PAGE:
When Confessions get Real

This past Sunday I shared the following confession with my faith community. Every year, we do a Lenten book study and this year’s focus is on the art of public confession. To guide some of our discussions we will be using Molly Phinney Baskette’s book Standing Naked Before God.

“We have renounced the shameful things that one hides; we refuse to practice cunning or to falsify God’s word; but by the open statement of the truth we commend ourselves to the conscience of everyone in the sight of God.” -2 Corinthians 3:12-(4:2)

Today I’m going to confess. I mean, really confess and lay bare something I am struggling with.

Earlier this week, Pastor Keith and I were sharing our thoughts and reflections during our weekly prayer call. Yes, your pastors gather at least once a week to pray together—and in these coming weeks and months I hope and pray that everyone here today would also have a prayer partner. But that is besides the point…

In our conversation, pastor Keith and I found ourselves wrestling with a verse about love. From Matthew 22:37-39, it reads:

“You must love the Lord your God with all your heart, all your soul, and all your mind. This is the first and greatest commandment. A second is equally important: Love your neighbor as yourself.”

In other words, we are to love God and love our neighbor. I am struggling to love my neighbor. Namely, my mother.

As many of you know, my mom, who struggles with alcohol, had a relapse. And I am struggling with my judgment and my anger. I don’t want to love her right now. In fact, I honestly want nothing to do with her. After several flip flops this week (that’s what I call her alcohol induced mood swings) I even considered blocking her on my phone.

I’m tired of the lies and excuses for why she hasn’t been going to AA. I’m tired of her lashing out via text, and not knowing which version of my mom I’m gonna get. I’m tired of being blamed for her drinking.

But even more than that – I’m tired of being angry. I’m angry all the time now.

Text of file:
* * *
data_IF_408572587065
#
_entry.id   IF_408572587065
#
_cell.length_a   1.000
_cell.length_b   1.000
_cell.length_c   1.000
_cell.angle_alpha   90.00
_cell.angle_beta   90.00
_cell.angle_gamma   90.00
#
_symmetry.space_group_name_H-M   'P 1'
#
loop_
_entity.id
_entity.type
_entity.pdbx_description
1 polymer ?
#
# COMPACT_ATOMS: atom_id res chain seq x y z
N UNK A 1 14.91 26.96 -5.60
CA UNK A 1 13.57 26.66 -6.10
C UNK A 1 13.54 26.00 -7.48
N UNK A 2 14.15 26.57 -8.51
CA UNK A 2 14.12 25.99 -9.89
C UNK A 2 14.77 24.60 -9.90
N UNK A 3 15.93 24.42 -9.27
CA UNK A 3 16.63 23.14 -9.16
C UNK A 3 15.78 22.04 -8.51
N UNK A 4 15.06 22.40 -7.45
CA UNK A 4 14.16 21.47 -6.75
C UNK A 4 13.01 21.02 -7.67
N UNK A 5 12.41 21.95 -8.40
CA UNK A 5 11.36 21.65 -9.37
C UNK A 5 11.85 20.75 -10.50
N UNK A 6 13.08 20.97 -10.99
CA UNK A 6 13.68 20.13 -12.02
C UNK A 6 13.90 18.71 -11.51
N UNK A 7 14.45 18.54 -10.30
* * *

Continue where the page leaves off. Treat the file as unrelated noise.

When she was 60 days sober, I was less prone to anger. In fact, I rather liked my mom again. If anything throughout the day, she was the first person I would reach out to. Hey mom, guess what – this happened. Or, in a moment of crisis, I thought, “better text mom!” She was that vibrant, confident, strong, dependable woman again.

Indeed, she was my mom and I, at the ripe age of 29, finally got to be the child. However, that’s no longer the case. We’re back to where we began. I’m tip toeing around her illness. Needing to set boundaries when she blasts me at 2am. Now I’m the parent. And I must confess, I’m feeling pretty angry about it.

In the book we’ll be reading for this year’s Lenten study, Standing Naked Before God: The Art of Public Confession, Molly Phinney Baskette relies on Paul Tillich’s definition of sin. That is, anything that separates us from God, neighbor, or being our best selves.

As I was reading this week it finally hit me, I’m not just angry with my mother. I’m angry with myself. I’m angry for the part I’ve played in enabling my mother for so long. I’m angry with my lack of boundaries. I’m angry but that feels better than feeling powerless.

I’m addicted to my own anger.

Did you come here angry today?
Is your anger getting in the way of your relationship with your neighbor?
What about your relationship with God?
If not anger, then what?

I’m tired of feeling alone in my anger. I want to take it to God but something in me feels guilty and wrong for being so angry. Part of me feels ashamed. It’s getting in the way of so many of my relationships. So what’s left for me to do?

Today I come to this place to make the shameful things in my life less hidden. Today I bring my anger to God; “but by the open statement of the truth we commend ourselves to the conscience of everyone in the sight of God.”

Loving my mom is really hard right now. But that’s not the point. God loves her even when I can’t. And God calls me through God’s unconditional love of me, to love her too.

The point isn’t her sins. It’s mine. And I have sinned against in her my judgment, in the withholding of love because I am angry.

It’s time I trust the work God is doing in her.

Is there someone in your life you’re having a hard time loving?
Maybe it’s a family member? Your neighbor? Maybe it’s even you.

Today, I confess to struggling with all three. But more importantly, I struggle with loving someone who is addicted. Especially when that person is me. Will you pray with me?

Prayer of Confession:

Loving Creator, we come to you to renounce the shameful things that we hide. Forgive us for the ways we have not loved our neighbors – some of who are our very own family members. Help us to love like you and to trust the work that you are doing within each and every one of us. Transform us. Make us living testaments of your love. In the name of Jesus, love incarnate, we pray. Amen.

Real T,


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